Diesem Blog präsentiert verschiedene meiner privat verfassten Texte . Die Herangehensweise ist multilingual und interdisziplinär. Die Themen sind international und betreffen vor allem Politik, Nachhaltigkeit, soziale Aspekte und eine Auswahl bestimmter Wirtschaftszweige.
Viel Vergnügen! - JJ Bürger -

Ce blog rassemble une partie de mes textes, créés en dehors de mes activités professionnelles. L'approche est plurilingue et interdisciplinaire. Les sujets sont internationaux et concernent notamment la politique, la durabilité, des aspects sociaux et certains secteurs de l'économie. Bonne lecture! - JJ Bürger -

Sunday, August 28, 2011

Qui paie pour l’efficacité énergétique européenne?

Par JJB



A en croire la Commission européenne, la directive qu’elle propose pour dynamiser l’efficacité énergétique en Europe permettra la création de près de 280.000 emplois, et des économies à hauteur de 50 milliards d’euros par an. En effet, l’augmentation de 20% de l’efficacité énergétique était le seul objectif non-contraignant des trois orientations énergétiques fixées par la Commission à l’horion de 2020. Avec la nouvelle directive, l’efficacité énergétique deviendrait contraignante, tout comme les 20% d’énergies renouvelables et les 20% de réduction des émissions de gaz à effet de serre.
Pour défendre cette proposition, la Commission renvoie non seulement aux créations d’emplois et aux économies environnementales et financières, mais aussi à l’insuffisance des mesures entreprises jusqu’à présent par les Etats-membres. 

Cependant, avant de profiter des bienfaits de l’efficacité énergétique, il faut y investir. Et justement, les opinions sont divisées en ce qui concerne les contraintes qu’il convient d’imposer aux règles du marché. Ainsi, le « Green Deal », actuellement étudié par le législateur au Royaume-Uni, prône un investissement facilité dans l’efficacité énergétique des bâtiments, grâce à un crédit à taux préférentiel, qui serait ensuite facile à rembourser par le donneur d’ordre (notamment des particuliers) par les économies d’énergie réalisées. Particuliers, professionnels du bâtiment, environnement, emploi – tout le monde se trouverait ainsi dans une situation de gagnant-gagnant. 
Contrairement aux partisans de ce genre de modèle, qui favorise les engagements optionnels, d’autres préfèrent des modèles plus contraignants, par exemple en ce qui concerne la cogénération. Néanmoins, l’association Eurelectric met en avant qu’il serait contreproductif de rendre obligatoires certaines technologies de production d’énergie. Selon ce lobby, une telle intervention augmenterait les obstacles financiers et administratifs qui empêchent d’ores et déjà l’investissement énergétique.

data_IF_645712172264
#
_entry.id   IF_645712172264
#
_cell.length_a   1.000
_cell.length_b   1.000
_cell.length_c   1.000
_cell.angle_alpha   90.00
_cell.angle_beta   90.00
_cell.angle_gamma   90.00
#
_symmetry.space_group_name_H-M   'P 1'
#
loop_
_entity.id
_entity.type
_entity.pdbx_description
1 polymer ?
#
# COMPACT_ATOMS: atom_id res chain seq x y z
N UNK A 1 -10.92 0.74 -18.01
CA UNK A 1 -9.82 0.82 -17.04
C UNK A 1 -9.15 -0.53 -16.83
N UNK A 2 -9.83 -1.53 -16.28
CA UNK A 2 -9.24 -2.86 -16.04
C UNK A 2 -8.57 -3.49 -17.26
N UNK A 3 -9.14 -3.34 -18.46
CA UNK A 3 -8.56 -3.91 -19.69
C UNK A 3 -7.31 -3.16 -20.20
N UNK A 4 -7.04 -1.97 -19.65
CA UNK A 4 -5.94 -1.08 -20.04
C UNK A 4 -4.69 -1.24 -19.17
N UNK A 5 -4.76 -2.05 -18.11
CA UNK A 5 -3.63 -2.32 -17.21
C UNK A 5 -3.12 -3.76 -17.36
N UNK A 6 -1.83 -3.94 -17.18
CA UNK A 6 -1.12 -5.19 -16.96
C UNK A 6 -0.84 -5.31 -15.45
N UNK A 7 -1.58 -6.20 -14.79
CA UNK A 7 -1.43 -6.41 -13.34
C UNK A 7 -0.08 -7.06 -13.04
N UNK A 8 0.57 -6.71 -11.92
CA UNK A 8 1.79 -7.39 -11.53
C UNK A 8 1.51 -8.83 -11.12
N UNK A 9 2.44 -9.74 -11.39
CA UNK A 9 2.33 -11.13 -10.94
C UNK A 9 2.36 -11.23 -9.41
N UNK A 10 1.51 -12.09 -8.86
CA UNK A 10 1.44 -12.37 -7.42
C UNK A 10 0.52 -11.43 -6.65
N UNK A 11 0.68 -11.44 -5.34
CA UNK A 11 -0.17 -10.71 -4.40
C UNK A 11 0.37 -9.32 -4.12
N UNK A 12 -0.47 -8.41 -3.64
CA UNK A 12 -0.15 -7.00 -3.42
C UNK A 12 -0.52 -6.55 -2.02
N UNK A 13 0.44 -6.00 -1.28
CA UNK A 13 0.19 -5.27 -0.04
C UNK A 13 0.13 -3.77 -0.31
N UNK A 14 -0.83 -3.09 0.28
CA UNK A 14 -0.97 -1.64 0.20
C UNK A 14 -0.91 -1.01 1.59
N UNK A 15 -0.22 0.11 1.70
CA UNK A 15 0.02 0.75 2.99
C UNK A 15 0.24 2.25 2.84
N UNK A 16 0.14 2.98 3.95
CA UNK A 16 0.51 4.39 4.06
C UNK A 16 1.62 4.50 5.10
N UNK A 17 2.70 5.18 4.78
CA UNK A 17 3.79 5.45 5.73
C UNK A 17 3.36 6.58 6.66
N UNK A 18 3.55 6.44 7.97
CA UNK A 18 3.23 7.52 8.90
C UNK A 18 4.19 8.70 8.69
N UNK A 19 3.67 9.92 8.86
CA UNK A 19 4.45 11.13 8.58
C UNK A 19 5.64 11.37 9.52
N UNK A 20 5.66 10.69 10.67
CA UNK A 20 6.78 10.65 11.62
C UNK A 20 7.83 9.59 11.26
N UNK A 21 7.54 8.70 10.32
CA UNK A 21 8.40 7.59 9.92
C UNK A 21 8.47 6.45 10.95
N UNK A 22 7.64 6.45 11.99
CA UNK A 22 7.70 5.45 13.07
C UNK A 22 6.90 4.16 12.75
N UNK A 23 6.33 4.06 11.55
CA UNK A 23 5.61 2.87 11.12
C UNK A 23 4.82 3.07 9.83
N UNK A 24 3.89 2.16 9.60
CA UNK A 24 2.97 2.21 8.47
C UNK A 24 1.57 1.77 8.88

Après les controverses sur les conséquences financières de l’efficacité énergétique sur le marché de quotas de CO2, ainsi que sur la participation du secteur privé au Fonds européen pour la promotion de l’efficacité énergétique, les enjeux pécuniaires de l’efficacité énergétique continueront donc à faire débat…

Tuesday, August 16, 2011

Merci vielmals!

Déjà 800 visiteurs au cours des 8 premiers mois du blog, et les abonnements sur Twitter s'approchent des 200! EUplanet vous remercie de votre confiance et passe en revue les images de ses partenariats et citations...

Already 800 visitors during the first 8 months of this blog, and the number of followers on Twitter is close to 200! EUplanet would like to thank you for your confidence and revisits the images of its partnerships and quotations...

Bereits 800 Besucher in der ersten 8 Monaten dieses Blogs, und die Zahl der Twitter Follower nähert sich den 200! EUplanet dankt allen Lesern für ihr Vertrauen und läßt die Bilder seiner Partnerschaften und Zitate Revue passieren...

EUplanet two times on Urban Wire's Eco-News

EUplanet on ISO26000 journal
EUplanet on Twitter

EUplanet quoted on Twitter

EUplanet on Théâtre Transparent
EUplanet on Halbzeitvegetarier

EUplanet on Europe Direct Leeds
EUplanet's origins: Board management and writing for "Barbarie", the journal of the Sorbonne's Master in European Affairs, from April 2010 to April 2011 


Tuesday, August 2, 2011

Biofuel : European Commission in the battle between "Renewable" and "Sustainable"

By JJB


Source



"Renewable" and "Sustainable" do not always go together. Even though biofuels are universally defined as renewable energy sources, they might, in some cases, turn out to be quite unsustainable. Crises of food prices are one example where biofuels have been accused by some NGOs of causing economic and humanitarian disasters. Others rather blamed several years' bad weather conditions for the 2007 food crisis (s. Vernier p. 88). But the general question of social acceptability of biofuels is not solved yet. The controversy goes on as biofuel production has recently been said to cause a humanitarian disaster to the native people of the Ethiopian Omo-valley, which is why the European Investment Bank and the World Bank withdrew their financial support.